In fact, the word “woke” appears nowhere within its pages. Rather, it is a combination memoir and extension of Atlantic columnist Kendi’s towering Stamped From the Beginning (2016) that leads readers through a taxonomy of racist thought to anti-racist action. Never wavering from the thesis introduced in his previous book, that “racism is a powerful collection of racist policies that lead to racial inequity and are substantiated by racist ideas,” the author posits a seemingly simple binary: “Antiracism is a powerful collection of antiracist policies that lead to racial equity and are substantiated by antiracist ideas.” The author, founding director of American University’s Antiracist Research and Policy Center, chronicles how he grew from a childhood steeped in black liberation Christianity to his doctoral studies, identifying and dispelling the layers of racist thought under which he had operated. “Internalized racism,” he writes, “is the real Black on Black Crime.” Kendi methodically examines racism through numerous lenses: power, biology, ethnicity, body, culture, and so forth, all the way to the intersectional constructs of gender racism and queer racism (the only section of the book that feels rushed). Each chapter examines one facet of racism, the authorial camera alternately zooming in on an episode from Kendi’s life that exemplifies it—e.g., as a teen, he wore light-colored contact lenses, wanting “to be Black but…not…to look Black”—and then panning to the history that informs it (the antebellum hierarchy that valued light skin over dark). The author then reframes those received ideas with inexorable logic: “Either racist policy or Black inferiority explains why White people are wealthier, healthier, and more powerful than Black people today.” If Kendi is justifiably hard on America, he’s just as hard on himself. When he began college, “anti-Black racist ideas covered my freshman eyes like my orange contacts.” This unsparing honesty helps readers, both white and people of color, navigate this difficult intellectual territory.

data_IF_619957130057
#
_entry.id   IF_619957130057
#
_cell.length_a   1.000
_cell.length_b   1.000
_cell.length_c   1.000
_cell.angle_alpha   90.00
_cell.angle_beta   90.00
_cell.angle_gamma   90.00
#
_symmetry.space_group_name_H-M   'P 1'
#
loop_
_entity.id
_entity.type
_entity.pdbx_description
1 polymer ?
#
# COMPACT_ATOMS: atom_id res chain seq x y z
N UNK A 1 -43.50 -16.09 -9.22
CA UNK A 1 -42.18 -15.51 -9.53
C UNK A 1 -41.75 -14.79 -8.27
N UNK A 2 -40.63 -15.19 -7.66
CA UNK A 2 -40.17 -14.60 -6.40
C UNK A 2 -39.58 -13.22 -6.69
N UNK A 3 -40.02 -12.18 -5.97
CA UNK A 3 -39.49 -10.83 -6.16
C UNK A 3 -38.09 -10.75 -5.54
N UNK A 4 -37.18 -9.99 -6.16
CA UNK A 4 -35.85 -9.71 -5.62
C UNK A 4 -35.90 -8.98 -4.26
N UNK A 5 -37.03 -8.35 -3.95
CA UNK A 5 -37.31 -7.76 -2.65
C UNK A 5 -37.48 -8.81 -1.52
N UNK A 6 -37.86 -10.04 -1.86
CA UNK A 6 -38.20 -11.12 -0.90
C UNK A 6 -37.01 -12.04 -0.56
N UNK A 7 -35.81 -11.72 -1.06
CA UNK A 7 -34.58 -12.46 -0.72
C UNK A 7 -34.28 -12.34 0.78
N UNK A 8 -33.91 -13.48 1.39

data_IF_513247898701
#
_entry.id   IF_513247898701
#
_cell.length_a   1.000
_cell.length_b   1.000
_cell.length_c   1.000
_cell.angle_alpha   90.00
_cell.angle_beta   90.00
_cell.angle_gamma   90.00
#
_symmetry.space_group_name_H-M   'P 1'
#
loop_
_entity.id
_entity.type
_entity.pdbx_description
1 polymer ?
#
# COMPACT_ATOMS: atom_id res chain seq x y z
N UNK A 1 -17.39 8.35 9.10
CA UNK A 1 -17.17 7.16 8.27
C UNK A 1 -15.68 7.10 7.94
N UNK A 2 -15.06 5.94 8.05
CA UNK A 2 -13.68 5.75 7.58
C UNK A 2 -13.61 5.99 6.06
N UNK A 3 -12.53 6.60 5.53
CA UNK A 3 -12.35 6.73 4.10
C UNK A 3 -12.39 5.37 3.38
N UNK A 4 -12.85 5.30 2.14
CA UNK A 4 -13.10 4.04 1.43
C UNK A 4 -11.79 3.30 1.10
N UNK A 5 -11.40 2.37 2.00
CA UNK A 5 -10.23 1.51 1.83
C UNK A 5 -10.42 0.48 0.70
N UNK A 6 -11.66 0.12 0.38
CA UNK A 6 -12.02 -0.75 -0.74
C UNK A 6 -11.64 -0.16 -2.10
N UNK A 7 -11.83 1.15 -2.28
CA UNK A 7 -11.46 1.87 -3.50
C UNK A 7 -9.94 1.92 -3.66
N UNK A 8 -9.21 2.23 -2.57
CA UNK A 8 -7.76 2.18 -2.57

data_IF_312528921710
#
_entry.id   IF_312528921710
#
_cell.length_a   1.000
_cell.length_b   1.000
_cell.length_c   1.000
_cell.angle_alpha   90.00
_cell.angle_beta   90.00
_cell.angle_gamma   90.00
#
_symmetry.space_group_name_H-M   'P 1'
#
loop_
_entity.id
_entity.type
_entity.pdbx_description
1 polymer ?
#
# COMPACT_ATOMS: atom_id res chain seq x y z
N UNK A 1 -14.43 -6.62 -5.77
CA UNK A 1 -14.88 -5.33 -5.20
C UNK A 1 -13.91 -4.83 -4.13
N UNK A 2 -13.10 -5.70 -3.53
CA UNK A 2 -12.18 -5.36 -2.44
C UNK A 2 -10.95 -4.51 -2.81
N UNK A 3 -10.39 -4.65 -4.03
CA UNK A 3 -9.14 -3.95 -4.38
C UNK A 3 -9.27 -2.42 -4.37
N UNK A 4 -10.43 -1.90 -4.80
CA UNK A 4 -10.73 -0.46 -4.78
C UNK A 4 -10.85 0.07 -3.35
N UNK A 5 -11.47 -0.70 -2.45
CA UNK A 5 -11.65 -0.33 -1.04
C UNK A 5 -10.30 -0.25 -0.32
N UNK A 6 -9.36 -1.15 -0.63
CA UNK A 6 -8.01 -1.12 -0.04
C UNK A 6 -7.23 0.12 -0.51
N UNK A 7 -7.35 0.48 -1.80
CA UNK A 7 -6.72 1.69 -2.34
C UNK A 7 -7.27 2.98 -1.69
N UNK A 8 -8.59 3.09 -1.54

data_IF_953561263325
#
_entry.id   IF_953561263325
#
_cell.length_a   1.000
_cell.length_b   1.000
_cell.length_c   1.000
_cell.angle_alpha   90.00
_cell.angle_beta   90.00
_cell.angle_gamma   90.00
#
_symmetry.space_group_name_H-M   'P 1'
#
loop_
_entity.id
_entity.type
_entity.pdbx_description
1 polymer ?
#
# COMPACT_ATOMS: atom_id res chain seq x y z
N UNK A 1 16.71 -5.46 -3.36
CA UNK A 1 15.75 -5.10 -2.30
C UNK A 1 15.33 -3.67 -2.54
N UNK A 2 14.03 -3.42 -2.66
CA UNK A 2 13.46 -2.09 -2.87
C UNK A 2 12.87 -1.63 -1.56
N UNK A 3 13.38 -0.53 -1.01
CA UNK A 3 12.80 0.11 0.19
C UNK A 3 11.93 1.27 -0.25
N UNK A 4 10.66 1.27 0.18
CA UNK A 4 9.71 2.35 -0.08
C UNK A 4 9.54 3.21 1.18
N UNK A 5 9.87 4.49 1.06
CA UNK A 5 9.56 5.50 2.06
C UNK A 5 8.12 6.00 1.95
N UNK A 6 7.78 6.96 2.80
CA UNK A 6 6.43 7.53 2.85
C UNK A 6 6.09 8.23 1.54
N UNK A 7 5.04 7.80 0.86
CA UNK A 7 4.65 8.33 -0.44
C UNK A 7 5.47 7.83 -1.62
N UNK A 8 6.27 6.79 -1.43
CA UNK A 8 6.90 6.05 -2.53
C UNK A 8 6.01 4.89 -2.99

Not an easy read but an essential one.

Pub Date: Aug. 13, 2019

ISBN: 978-0-525-50928-8

Page Count: 320

Publisher: One World/Random House

Review Posted Online: April 28, 2019

Kirkus Reviews Issue: May 15, 2019

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A PEOPLE'S HISTORY OF THE UNITED STATES

For Howard Zinn, long-time civil rights and anti-war activist, history and ideology have a lot in common. Since he thinks that everything is in someone's interest, the historian—Zinn posits—has to figure out whose interests he or she is defining/defending/reconstructing (hence one of his previous books, The Politics of History). Zinn has no doubts about where he stands in this "people's history": "it is a history disrespectful of governments and respectful of people's movements of resistance." So what we get here, instead of the usual survey of wars, presidents, and institutions, is a survey of the usual rebellions, strikes, and protest movements. Zinn starts out by depicting the arrival of Columbus in North America from the standpoint of the Indians (which amounts to their standpoint as constructed from the observations of the Europeans); and, after easily establishing the cultural disharmony that ensued, he goes on to the importation of slaves into the colonies. Add the laborers and indentured servants that followed, plus women and later immigrants, and you have Zinn's amorphous constituency. To hear Zinn tell it, all anyone did in America at any time was to oppress or be oppressed; and so he obscures as much as his hated mainstream historical foes do—only in Zinn's case there is that absurd presumption that virtually everything that came to pass was the work of ruling-class planning: this amounts to one great indictment for conspiracy. Despite surface similarities, this is not a social history, since we get no sense of the fabric of life. Instead of negating the one-sided histories he detests, Zinn has merely reversed the image; the distortion remains.

Pub Date: Jan. 1, 1979

ISBN: 0061965588

Page Count: 772

Publisher: Harper & Row

Review Posted Online: May 26, 2012

Kirkus Reviews Issue: Jan. 1, 1979